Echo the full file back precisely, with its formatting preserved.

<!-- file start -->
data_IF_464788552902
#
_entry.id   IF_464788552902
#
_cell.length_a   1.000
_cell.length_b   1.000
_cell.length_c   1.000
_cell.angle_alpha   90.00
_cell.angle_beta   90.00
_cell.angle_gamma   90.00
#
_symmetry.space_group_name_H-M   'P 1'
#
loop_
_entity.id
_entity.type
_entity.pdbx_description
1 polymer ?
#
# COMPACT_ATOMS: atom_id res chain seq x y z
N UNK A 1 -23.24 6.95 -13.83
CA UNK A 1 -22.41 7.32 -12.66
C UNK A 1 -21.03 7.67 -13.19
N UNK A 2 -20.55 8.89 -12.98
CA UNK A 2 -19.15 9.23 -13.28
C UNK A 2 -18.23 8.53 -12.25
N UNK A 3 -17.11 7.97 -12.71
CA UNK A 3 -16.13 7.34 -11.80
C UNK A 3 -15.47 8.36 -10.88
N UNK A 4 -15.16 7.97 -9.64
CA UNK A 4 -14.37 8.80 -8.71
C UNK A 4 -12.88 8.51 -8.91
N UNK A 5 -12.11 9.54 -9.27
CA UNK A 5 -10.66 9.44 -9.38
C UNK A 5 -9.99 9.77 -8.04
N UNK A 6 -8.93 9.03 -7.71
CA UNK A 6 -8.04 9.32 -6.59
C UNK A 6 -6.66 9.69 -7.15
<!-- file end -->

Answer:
data_IF_464788552902
#
_entry.id   IF_464788552902
#
_cell.length_a   1.000
_cell.length_b   1.000
_cell.length_c   1.000
_cell.angle_alpha   90.00
_cell.angle_beta   90.00
_cell.angle_gamma   90.00
#
_symmetry.space_group_name_H-M   'P 1'
#
loop_
_entity.id
_entity.type
_entity.pdbx_description
1 polymer ?
#
# COMPACT_ATOMS: atom_id res chain seq x y z
N UNK A 1 -23.24 6.95 -13.83
CA UNK A 1 -22.41 7.32 -12.66
C UNK A 1 -21.03 7.67 -13.19
N UNK A 2 -20.55 8.89 -12.98
CA UNK A 2 -19.15 9.23 -13.28
C UNK A 2 -18.23 8.53 -12.25
N UNK A 3 -17.11 7.97 -12.71
CA UNK A 3 -16.13 7.34 -11.80
C UNK A 3 -15.47 8.36 -10.88
N UNK A 4 -15.16 7.97 -9.64
CA UNK A 4 -14.37 8.80 -8.71
C UNK A 4 -12.88 8.51 -8.91
N UNK A 5 -12.11 9.54 -9.27
CA UNK A 5 -10.66 9.44 -9.38
C UNK A 5 -9.99 9.77 -8.04
N UNK A 6 -8.93 9.03 -7.71
CA UNK A 6 -8.04 9.32 -6.59
C UNK A 6 -6.66 9.69 -7.15